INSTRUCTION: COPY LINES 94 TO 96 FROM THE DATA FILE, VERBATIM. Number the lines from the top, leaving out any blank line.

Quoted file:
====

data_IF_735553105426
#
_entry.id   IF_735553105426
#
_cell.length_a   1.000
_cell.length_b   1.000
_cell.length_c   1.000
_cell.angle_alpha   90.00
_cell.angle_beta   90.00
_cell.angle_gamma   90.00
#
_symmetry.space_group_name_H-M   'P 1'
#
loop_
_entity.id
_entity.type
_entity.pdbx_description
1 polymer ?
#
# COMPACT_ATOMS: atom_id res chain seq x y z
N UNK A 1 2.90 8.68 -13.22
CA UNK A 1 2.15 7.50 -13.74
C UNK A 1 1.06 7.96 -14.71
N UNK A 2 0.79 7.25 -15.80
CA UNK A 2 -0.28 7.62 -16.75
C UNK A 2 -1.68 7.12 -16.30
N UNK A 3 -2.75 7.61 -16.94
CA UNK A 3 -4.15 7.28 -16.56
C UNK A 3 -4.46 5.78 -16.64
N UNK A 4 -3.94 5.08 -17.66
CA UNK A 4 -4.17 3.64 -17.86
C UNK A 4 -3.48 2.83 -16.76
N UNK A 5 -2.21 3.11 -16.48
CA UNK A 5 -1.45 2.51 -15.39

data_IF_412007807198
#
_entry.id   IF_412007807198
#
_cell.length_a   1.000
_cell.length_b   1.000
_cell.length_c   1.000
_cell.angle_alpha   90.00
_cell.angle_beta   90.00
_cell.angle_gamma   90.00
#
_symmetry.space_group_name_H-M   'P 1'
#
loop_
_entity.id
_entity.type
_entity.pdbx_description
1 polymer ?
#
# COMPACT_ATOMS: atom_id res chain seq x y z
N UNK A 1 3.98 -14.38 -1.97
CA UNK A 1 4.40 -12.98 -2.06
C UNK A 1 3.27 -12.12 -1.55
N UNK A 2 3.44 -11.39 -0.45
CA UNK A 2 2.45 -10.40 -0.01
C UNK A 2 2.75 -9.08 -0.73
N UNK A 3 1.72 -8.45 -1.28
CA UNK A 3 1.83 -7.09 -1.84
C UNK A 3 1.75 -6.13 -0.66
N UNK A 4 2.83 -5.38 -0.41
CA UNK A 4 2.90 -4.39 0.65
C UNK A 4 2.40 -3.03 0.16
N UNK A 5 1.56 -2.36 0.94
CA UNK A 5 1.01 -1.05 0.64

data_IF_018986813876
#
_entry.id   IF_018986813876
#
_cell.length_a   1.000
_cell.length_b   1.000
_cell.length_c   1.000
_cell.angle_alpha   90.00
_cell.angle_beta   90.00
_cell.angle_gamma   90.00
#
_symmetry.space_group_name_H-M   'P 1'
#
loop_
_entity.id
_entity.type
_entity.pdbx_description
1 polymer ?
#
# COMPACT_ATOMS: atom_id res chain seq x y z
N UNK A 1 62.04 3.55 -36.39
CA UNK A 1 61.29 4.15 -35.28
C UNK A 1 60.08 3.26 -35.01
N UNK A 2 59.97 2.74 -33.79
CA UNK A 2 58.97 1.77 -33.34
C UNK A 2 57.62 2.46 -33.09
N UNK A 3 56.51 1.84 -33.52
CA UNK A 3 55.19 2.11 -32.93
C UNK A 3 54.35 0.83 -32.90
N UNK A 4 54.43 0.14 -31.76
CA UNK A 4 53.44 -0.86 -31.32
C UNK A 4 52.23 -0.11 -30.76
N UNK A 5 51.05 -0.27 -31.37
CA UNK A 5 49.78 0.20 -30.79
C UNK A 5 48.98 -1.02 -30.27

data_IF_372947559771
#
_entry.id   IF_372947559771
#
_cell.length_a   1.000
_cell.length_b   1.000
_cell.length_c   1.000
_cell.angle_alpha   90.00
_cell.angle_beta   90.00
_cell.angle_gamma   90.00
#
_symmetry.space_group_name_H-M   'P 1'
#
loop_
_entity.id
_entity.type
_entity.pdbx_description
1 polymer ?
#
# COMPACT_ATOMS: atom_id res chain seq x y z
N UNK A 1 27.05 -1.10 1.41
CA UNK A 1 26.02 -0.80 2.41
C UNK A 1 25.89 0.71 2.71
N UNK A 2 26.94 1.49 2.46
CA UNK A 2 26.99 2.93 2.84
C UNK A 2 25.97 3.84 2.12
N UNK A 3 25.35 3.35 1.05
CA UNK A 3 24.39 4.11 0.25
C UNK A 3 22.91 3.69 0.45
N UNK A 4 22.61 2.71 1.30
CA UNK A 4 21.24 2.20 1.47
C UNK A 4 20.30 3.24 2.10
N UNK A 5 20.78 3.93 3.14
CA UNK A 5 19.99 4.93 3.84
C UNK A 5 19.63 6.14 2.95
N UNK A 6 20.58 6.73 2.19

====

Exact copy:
C UNK A 2 57.62 2.46 -33.09
N UNK A 3 56.51 1.84 -33.52
CA UNK A 3 55.19 2.11 -32.93